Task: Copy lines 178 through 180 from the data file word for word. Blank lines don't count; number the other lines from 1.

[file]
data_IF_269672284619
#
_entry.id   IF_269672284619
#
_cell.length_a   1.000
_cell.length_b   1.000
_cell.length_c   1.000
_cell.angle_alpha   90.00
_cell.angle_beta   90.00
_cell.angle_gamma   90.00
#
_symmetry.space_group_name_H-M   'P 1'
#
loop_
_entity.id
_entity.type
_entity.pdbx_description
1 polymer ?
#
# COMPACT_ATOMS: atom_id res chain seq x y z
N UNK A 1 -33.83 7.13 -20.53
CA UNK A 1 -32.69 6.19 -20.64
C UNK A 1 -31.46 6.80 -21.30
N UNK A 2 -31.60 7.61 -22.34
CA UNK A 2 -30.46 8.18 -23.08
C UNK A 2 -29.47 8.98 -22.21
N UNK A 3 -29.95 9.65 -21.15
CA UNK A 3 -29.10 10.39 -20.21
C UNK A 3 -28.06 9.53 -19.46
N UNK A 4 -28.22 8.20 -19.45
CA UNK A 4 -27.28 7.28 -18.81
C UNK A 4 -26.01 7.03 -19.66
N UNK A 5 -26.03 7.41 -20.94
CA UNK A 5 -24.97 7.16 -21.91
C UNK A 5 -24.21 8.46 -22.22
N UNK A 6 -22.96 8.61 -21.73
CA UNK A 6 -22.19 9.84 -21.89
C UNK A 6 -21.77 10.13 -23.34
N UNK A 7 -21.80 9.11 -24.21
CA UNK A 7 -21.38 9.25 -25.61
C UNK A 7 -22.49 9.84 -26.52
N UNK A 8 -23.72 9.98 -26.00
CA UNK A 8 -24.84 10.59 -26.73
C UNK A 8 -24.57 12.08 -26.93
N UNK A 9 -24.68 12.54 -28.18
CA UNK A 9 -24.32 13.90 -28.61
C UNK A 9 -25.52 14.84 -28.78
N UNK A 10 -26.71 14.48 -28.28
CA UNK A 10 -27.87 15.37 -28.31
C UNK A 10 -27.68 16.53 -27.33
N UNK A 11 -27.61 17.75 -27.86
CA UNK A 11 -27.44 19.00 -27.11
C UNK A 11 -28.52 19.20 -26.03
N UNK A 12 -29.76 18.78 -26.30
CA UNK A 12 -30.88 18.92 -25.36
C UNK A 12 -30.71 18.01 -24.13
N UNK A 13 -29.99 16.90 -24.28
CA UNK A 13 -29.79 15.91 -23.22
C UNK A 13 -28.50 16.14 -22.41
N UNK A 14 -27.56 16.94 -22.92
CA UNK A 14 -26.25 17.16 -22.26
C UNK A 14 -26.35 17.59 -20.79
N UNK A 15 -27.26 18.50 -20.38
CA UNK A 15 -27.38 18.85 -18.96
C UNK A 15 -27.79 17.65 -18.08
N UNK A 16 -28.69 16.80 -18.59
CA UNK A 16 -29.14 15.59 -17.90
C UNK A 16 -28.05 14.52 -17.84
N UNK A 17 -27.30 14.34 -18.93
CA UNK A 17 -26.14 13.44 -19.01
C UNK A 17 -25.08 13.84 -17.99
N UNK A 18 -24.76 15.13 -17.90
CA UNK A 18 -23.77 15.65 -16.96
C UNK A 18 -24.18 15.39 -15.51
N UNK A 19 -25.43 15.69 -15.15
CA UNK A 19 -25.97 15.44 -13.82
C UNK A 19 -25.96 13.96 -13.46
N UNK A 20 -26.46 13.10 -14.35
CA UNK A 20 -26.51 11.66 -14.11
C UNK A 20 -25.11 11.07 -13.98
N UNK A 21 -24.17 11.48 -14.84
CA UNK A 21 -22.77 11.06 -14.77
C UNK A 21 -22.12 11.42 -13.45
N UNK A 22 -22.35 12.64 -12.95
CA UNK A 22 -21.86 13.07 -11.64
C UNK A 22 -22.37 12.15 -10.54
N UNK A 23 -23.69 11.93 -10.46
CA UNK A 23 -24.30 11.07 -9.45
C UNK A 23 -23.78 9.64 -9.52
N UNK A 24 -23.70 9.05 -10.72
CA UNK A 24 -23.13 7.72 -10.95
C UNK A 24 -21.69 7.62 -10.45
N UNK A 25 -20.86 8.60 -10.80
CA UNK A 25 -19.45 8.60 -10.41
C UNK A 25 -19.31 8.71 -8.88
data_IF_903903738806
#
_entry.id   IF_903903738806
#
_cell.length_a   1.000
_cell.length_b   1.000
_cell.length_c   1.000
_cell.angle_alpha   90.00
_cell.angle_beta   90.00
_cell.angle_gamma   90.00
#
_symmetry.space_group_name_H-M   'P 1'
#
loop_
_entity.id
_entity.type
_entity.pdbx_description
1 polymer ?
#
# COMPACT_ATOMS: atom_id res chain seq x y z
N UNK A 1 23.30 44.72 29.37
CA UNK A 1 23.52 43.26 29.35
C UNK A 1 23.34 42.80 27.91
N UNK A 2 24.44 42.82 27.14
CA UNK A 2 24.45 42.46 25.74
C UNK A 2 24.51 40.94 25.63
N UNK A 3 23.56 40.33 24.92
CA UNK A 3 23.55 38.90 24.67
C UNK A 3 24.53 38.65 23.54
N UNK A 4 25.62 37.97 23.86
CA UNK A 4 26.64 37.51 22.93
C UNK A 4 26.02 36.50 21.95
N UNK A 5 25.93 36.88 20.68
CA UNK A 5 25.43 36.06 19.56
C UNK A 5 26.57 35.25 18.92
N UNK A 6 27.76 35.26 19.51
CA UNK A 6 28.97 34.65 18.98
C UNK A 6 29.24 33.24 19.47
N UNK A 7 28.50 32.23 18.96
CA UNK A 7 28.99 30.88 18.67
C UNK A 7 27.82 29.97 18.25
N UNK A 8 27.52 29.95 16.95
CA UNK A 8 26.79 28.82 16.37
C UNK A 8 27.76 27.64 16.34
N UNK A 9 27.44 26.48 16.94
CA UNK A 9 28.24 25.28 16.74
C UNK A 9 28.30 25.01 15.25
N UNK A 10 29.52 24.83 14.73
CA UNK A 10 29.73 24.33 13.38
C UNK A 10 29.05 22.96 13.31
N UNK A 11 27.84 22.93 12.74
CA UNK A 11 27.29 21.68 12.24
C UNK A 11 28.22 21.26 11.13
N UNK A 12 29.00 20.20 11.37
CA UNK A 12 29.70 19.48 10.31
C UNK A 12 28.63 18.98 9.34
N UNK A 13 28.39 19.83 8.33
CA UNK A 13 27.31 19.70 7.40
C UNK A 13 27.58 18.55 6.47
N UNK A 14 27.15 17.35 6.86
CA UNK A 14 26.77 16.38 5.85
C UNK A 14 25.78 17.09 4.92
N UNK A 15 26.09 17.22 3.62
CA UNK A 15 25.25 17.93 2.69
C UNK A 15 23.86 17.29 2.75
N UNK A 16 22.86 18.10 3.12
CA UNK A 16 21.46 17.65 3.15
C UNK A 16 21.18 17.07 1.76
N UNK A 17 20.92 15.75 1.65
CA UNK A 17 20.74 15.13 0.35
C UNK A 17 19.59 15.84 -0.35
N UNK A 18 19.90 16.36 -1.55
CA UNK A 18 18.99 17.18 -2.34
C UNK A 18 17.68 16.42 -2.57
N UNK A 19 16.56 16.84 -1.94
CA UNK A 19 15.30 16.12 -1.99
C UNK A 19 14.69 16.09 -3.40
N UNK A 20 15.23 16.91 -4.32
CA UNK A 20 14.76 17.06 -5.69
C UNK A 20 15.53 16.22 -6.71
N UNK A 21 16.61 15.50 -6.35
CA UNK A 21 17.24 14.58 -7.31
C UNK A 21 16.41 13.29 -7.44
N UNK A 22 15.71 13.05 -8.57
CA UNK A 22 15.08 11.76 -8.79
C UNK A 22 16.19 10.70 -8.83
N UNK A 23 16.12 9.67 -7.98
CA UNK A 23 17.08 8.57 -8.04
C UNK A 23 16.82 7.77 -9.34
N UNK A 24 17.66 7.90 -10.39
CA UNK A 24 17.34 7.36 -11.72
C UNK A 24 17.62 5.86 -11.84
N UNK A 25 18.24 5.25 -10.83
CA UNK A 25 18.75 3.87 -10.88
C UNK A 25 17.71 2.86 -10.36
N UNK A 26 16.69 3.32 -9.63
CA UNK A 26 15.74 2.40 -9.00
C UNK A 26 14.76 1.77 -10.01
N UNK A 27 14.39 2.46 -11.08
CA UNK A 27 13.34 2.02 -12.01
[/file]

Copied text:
C UNK A 21 16.41 13.29 -7.44
N UNK A 22 15.71 13.05 -8.57
CA UNK A 22 15.08 11.76 -8.79